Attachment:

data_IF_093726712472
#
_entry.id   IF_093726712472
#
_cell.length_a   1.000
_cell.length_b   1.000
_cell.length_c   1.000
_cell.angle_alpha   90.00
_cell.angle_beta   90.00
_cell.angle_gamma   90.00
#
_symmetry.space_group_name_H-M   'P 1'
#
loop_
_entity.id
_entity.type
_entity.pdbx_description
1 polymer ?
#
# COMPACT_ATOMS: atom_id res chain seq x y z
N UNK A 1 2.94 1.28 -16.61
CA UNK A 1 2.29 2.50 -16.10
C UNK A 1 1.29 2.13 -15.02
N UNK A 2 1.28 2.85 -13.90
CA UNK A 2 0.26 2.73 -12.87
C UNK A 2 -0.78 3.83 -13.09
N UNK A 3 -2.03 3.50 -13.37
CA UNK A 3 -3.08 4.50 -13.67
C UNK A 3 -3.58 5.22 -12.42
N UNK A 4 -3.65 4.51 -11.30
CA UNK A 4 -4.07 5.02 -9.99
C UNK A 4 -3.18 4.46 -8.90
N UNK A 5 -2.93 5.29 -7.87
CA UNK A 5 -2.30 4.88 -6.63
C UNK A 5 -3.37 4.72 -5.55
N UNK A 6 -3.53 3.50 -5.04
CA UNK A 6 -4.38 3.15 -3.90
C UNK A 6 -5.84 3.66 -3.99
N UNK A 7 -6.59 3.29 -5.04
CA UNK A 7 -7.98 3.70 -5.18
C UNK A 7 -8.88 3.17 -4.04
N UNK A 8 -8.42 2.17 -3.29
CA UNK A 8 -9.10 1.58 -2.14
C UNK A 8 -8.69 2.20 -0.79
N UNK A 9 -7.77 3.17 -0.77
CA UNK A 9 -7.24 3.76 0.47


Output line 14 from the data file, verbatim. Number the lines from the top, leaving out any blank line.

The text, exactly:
loop_